During the period 27 January–30 January, another 48 Hurricanes (Mk IIA) arrived with No. 226 Group (four squadrons) on the aircraft carrier HMS Indomitable, from which they flew to airfields code-named P1 and P2, near Palembangmarker, Sumatramarker in the Dutch East Indiesmarker. The staggered arrival of the Hurricanes, along with inadequate early warning systems, meant that Japanese air raids were able to destroy a large proportion of the Hurricanes on the ground in Sumatra and Singapore.

On the morning of 8 February, a number of aerial dogfights took place over Sarimbun Beach and other western areas. In the first encounter, the last ten Hurricanes of 232 Sqn were scrambled from Kallang Airfieldmarker to intercept a Japanese formation of about 84 planes, flying from Johore to provide air cover for their invasion force. In two sorties the Hurricanes shot down six Japanese planes for the loss of one of their own — they flew back to Kallang halfway through the battle, hurriedly re-fuelled, then returned to it.Air battles went on over the island for the rest of the day, and by nightfall it was clear that with the few machines Percival had left Kallang could no longer be used as a base. With Percival's assent the remaining Hurricanes were withdrawn to Palembangmarker, Sumatramarker, and Kallang became merely an advanced landing ground. No allied aircraft were seen again over Singapore, and the Japanese had full control of the skies.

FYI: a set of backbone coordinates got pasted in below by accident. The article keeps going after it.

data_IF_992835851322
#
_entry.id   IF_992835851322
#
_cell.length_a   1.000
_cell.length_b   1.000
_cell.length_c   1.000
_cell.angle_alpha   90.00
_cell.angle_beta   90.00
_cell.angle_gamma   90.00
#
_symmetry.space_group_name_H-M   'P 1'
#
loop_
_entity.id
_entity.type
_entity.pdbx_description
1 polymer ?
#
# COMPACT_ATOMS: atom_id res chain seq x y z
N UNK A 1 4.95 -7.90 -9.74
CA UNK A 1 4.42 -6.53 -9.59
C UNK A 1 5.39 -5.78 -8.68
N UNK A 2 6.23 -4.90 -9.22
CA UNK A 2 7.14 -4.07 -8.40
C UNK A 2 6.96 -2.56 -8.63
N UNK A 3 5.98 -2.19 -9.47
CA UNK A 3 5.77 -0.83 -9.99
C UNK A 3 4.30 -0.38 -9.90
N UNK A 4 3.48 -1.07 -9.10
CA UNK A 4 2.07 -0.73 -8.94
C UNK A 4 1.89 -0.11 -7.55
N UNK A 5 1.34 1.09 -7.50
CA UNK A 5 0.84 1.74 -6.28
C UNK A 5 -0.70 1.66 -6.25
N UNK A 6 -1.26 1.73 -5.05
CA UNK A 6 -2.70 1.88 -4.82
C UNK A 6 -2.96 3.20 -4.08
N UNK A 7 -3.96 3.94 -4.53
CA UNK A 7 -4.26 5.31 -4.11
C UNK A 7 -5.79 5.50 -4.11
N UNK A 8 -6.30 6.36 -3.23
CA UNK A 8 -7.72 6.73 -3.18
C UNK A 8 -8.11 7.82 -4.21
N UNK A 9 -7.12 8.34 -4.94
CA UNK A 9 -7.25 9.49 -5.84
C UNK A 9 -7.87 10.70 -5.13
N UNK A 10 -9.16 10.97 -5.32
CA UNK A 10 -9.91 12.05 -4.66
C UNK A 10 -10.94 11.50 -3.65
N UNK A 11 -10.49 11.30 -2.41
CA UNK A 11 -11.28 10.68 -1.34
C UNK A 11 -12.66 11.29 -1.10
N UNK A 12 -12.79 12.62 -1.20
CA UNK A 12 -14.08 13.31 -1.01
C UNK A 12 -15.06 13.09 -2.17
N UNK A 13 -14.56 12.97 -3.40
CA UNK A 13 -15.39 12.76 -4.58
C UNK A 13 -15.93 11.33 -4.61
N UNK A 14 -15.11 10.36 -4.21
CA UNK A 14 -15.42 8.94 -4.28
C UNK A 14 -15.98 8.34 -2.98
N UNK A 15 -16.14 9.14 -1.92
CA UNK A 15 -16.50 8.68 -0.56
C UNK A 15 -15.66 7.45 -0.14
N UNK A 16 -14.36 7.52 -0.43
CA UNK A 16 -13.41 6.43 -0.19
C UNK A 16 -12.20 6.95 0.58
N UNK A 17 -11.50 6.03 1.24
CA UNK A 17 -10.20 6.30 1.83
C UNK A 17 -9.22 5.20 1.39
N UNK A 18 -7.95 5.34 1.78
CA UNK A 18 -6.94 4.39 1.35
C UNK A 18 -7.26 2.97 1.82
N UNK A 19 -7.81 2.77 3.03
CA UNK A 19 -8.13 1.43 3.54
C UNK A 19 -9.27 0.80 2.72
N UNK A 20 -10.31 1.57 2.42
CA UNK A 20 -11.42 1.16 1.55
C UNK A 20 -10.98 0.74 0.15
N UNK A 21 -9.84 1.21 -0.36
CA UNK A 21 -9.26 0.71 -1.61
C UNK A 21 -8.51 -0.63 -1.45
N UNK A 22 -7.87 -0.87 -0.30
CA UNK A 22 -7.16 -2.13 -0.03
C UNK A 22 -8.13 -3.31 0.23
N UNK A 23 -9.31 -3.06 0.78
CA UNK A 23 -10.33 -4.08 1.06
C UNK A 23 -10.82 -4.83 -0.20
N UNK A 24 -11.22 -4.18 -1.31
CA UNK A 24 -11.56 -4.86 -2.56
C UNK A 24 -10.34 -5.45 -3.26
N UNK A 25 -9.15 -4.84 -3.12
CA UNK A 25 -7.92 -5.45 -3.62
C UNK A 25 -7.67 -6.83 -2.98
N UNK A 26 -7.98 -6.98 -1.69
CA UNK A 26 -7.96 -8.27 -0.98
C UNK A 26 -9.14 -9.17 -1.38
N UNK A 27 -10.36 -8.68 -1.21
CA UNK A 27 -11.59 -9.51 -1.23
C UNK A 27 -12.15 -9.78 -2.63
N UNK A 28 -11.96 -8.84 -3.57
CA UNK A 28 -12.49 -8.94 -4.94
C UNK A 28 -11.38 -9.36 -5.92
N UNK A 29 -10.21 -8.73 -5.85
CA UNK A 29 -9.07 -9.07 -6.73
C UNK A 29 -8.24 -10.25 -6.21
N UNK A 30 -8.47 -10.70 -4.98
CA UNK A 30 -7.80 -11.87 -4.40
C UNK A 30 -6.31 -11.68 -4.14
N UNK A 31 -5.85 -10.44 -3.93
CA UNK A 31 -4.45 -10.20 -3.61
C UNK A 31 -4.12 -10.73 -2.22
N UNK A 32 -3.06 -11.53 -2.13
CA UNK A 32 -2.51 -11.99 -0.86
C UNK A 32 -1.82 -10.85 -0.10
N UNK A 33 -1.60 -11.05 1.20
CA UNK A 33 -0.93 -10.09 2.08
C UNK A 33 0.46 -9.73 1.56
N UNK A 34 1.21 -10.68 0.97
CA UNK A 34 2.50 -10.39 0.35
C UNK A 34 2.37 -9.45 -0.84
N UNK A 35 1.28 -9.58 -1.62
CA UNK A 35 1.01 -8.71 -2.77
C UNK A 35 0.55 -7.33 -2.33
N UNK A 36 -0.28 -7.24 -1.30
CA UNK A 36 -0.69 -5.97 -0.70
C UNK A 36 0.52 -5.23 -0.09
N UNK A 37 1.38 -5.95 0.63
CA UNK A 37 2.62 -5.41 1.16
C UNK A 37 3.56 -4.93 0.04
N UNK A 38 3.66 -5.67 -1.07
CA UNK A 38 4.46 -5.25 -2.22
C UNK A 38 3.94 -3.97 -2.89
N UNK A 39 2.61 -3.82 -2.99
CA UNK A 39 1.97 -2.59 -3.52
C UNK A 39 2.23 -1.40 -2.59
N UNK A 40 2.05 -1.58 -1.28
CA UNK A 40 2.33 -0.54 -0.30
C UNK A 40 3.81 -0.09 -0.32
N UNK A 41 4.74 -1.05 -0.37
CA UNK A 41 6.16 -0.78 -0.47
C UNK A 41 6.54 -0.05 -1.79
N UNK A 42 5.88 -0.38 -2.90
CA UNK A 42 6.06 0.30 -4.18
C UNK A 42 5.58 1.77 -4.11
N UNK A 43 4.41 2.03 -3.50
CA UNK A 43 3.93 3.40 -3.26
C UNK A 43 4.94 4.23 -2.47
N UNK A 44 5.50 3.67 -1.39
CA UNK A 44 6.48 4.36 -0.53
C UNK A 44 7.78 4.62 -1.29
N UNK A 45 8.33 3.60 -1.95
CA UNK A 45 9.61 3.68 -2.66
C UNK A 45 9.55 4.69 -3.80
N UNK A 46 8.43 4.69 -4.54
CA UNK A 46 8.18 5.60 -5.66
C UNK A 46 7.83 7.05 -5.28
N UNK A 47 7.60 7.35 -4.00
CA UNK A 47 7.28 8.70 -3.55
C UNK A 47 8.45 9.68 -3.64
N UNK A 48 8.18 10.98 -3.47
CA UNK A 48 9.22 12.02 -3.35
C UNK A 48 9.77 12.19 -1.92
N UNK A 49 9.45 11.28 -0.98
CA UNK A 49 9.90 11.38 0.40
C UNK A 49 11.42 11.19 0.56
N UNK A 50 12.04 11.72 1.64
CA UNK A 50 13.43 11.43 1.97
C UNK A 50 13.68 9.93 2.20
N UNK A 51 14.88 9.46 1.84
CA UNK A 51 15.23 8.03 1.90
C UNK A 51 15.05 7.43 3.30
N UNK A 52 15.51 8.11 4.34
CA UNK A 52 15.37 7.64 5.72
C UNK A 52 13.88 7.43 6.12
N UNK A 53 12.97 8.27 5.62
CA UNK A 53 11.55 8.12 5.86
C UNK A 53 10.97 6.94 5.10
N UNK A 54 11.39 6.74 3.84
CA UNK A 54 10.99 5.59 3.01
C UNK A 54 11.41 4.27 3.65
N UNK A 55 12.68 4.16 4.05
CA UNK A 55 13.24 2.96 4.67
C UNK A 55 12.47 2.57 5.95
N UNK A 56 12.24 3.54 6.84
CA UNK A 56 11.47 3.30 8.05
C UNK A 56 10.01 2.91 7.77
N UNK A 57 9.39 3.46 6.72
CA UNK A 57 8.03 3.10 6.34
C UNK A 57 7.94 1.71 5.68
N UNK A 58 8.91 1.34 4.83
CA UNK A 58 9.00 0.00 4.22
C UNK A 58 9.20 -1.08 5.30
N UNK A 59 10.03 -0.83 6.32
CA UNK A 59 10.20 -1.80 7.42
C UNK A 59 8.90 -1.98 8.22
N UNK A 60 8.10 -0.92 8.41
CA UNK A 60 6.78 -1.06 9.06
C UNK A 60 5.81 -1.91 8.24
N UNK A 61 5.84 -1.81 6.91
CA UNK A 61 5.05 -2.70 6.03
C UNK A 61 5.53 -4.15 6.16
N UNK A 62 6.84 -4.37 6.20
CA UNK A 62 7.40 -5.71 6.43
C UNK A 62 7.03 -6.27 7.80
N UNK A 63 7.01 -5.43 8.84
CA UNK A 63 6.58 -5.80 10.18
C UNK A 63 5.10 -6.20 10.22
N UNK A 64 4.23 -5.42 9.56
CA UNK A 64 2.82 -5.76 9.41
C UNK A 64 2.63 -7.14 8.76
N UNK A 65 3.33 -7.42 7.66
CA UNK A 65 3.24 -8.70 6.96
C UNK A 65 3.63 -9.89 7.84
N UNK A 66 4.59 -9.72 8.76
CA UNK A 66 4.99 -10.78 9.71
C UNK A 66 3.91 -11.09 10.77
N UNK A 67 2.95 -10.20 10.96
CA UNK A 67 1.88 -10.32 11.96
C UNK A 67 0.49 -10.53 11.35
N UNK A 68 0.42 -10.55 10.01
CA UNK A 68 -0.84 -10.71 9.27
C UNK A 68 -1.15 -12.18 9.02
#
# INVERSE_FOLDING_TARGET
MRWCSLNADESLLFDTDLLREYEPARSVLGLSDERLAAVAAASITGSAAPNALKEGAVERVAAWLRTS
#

Second day

Believing that further landings would occur in the northeast, Percival did not reinforce the 22nd Brigade. During 9 February Japanese landings shifted to the southwest, where they encountered the 44th Indian Infantry Brigade. Allied units were forced to retreat further east. Bennett decided to form a secondary defensive line, known as the "Jurong Line", around Bulim, east of Tengah Airfield and just north of Jurongmarker.

Brigadier Duncan Maxwell's Australian 27th Brigade, to the north, did not face Japanese assaults until the Imperial Guards landed at 10pm on 9 February. This operation went very badly for the Japanese, who suffered severe casualties from Australian mortars and machine guns, and from burning oil which had been sluiced into the water. A small number of Guards reached the shore and maintained a tenuous beachhead.